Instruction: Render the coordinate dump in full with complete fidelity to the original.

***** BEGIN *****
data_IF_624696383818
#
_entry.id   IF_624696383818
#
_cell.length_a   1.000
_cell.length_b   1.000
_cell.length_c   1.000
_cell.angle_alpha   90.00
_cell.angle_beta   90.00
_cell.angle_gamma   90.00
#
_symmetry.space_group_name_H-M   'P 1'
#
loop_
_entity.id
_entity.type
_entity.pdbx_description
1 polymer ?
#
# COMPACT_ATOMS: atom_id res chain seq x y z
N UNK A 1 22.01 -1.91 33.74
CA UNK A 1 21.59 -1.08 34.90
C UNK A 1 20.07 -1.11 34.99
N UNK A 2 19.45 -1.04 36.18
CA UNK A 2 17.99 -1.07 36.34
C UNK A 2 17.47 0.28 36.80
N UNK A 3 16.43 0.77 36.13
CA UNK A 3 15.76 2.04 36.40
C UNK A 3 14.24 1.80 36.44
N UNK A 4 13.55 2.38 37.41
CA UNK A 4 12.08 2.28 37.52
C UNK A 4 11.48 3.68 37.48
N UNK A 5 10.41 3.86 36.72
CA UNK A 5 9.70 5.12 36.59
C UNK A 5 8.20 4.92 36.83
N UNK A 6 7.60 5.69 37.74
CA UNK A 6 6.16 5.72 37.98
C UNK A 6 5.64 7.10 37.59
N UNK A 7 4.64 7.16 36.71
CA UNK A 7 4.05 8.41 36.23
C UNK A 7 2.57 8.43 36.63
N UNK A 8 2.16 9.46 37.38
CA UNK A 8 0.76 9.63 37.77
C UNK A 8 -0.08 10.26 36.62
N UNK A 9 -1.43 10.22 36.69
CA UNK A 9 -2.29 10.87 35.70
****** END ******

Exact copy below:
data_IF_624696383818
#
_entry.id   IF_624696383818
#
_cell.length_a   1.000
_cell.length_b   1.000
_cell.length_c   1.000
_cell.angle_alpha   90.00
_cell.angle_beta   90.00
_cell.angle_gamma   90.00
#
_symmetry.space_group_name_H-M   'P 1'
#
loop_
_entity.id
_entity.type
_entity.pdbx_description
1 polymer ?
#
# COMPACT_ATOMS: atom_id res chain seq x y z
N UNK A 1 22.01 -1.91 33.74
CA UNK A 1 21.59 -1.08 34.90
C UNK A 1 20.07 -1.11 34.99
N UNK A 2 19.45 -1.04 36.18
CA UNK A 2 17.99 -1.07 36.34
C UNK A 2 17.47 0.28 36.80
N UNK A 3 16.43 0.77 36.13
CA UNK A 3 15.76 2.04 36.40
C UNK A 3 14.24 1.80 36.44
N UNK A 4 13.55 2.38 37.41
CA UNK A 4 12.08 2.28 37.52
C UNK A 4 11.48 3.68 37.48
N UNK A 5 10.41 3.86 36.72
CA UNK A 5 9.70 5.12 36.59
C UNK A 5 8.20 4.92 36.83
N UNK A 6 7.60 5.69 37.74
CA UNK A 6 6.16 5.72 37.98
C UNK A 6 5.64 7.10 37.59
N UNK A 7 4.64 7.16 36.71
CA UNK A 7 4.05 8.41 36.23
C UNK A 7 2.57 8.43 36.63
N UNK A 8 2.16 9.46 37.38
CA UNK A 8 0.76 9.63 37.77
C UNK A 8 -0.08 10.26 36.62
N UNK A 9 -1.43 10.22 36.69
CA UNK A 9 -2.29 10.87 35.70